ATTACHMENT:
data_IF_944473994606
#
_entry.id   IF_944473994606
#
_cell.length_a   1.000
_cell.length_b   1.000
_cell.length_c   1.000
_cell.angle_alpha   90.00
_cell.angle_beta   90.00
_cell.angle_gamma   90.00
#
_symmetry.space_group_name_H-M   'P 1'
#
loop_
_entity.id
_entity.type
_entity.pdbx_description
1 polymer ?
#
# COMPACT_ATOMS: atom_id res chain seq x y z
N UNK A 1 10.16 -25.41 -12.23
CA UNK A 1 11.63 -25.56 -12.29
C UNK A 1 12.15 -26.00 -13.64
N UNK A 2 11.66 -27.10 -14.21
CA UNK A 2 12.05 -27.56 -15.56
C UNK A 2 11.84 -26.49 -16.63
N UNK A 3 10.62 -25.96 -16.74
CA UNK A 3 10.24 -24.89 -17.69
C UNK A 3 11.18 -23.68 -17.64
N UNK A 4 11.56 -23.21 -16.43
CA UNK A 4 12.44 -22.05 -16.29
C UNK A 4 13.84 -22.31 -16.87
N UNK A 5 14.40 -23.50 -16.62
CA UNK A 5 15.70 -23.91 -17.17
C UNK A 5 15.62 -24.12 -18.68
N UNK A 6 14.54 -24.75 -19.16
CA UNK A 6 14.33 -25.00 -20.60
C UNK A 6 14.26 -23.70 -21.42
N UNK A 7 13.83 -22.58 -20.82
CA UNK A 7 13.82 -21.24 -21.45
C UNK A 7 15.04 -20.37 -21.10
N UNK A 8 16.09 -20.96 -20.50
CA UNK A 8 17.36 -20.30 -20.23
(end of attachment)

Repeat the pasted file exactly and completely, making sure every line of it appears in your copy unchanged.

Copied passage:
data_IF_944473994606
#
_entry.id   IF_944473994606
#
_cell.length_a   1.000
_cell.length_b   1.000
_cell.length_c   1.000
_cell.angle_alpha   90.00
_cell.angle_beta   90.00
_cell.angle_gamma   90.00
#
_symmetry.space_group_name_H-M   'P 1'
#
loop_
_entity.id
_entity.type
_entity.pdbx_description
1 polymer ?
#
# COMPACT_ATOMS: atom_id res chain seq x y z
N UNK A 1 10.16 -25.41 -12.23
CA UNK A 1 11.63 -25.56 -12.29
C UNK A 1 12.15 -26.00 -13.64
N UNK A 2 11.66 -27.10 -14.21
CA UNK A 2 12.05 -27.56 -15.56
C UNK A 2 11.84 -26.49 -16.63
N UNK A 3 10.62 -25.96 -16.74
CA UNK A 3 10.24 -24.89 -17.69
C UNK A 3 11.18 -23.68 -17.64
N UNK A 4 11.56 -23.21 -16.43
CA UNK A 4 12.44 -22.05 -16.29
C UNK A 4 13.84 -22.31 -16.87
N UNK A 5 14.40 -23.50 -16.62
CA UNK A 5 15.70 -23.91 -17.17
C UNK A 5 15.62 -24.12 -18.68
N UNK A 6 14.54 -24.75 -19.16
CA UNK A 6 14.33 -25.00 -20.60
C UNK A 6 14.26 -23.70 -21.42
N UNK A 7 13.83 -22.58 -20.82
CA UNK A 7 13.82 -21.24 -21.45
C UNK A 7 15.04 -20.37 -21.10
N UNK A 8 16.09 -20.96 -20.50
CA UNK A 8 17.36 -20.30 -20.23